Software Craftsmanship for Startups
“Startups don’t have time for that TDD nonsense!” “We might not be here in 3 months’ time, let’s just hack it in.” “There’s no point putting in that extra work because we might pivot – remember the YAGNI principle”
Start-ups are fast-paced, thrilling, and exciting. They can also be highly pressured, with encouragement to cut corners to complete something faster. That encouragement is common in a number of development shops, but more accepted in start-ups when the very survival of the company is on the line. The XP practices adopted by the Software Craftsmanship movement such as TDD and CI/CD, rather than being something slowing down delivery, in fact can be the lifeblood for the continued success of a start-up.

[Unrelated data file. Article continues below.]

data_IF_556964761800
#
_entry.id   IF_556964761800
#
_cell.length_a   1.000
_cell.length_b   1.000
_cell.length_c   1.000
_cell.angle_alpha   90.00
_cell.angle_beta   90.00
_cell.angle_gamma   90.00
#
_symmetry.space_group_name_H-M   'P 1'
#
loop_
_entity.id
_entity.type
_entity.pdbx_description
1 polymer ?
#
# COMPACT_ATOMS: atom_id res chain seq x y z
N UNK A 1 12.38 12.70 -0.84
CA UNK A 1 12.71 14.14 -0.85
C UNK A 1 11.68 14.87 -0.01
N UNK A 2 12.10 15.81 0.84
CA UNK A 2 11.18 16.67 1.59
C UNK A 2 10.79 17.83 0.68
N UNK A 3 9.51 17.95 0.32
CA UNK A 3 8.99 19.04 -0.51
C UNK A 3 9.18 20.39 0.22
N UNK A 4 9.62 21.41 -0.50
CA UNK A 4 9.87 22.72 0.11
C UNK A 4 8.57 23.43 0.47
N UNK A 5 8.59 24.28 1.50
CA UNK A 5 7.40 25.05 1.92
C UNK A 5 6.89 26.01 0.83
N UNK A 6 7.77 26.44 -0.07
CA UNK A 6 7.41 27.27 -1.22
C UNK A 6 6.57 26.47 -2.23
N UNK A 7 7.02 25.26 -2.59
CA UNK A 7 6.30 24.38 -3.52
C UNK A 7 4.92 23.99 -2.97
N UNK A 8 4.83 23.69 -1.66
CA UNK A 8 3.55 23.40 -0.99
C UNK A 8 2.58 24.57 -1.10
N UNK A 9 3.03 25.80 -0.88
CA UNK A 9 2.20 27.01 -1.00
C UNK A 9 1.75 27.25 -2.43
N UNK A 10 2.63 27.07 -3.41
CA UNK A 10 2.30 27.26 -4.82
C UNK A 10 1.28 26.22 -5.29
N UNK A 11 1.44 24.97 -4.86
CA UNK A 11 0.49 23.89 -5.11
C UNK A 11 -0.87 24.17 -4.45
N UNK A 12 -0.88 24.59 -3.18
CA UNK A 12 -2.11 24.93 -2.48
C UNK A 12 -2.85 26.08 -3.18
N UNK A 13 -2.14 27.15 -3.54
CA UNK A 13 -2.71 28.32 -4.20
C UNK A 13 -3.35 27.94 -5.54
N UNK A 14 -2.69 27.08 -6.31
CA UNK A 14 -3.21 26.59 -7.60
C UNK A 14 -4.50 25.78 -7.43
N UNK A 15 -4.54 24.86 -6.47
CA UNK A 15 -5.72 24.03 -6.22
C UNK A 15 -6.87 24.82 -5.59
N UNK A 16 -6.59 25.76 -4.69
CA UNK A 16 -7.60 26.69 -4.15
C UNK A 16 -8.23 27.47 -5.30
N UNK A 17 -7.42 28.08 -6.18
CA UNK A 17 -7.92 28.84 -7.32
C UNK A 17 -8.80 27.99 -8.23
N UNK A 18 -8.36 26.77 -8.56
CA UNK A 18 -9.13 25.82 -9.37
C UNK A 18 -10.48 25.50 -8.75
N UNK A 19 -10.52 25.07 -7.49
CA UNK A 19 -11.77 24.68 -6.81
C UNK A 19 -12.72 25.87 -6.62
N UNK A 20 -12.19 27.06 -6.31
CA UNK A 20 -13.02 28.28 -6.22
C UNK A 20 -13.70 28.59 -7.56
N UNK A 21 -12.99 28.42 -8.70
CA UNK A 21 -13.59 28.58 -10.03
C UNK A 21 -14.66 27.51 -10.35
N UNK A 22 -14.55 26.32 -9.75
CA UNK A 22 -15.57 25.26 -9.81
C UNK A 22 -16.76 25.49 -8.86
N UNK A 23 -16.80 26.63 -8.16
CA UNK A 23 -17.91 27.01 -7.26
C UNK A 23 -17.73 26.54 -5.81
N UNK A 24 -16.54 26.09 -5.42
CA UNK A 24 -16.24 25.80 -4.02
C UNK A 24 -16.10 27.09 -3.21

Since September 2016, I’ve been working for a start-up and have found the principles and practices of Software Craftsmanship more important than ever. We’ll look at how the perfect is the enemy of the good, how the easy is the enemy of the simple, and why “good” and “simple” are things start-ups really should be aiming for.
Who is it for?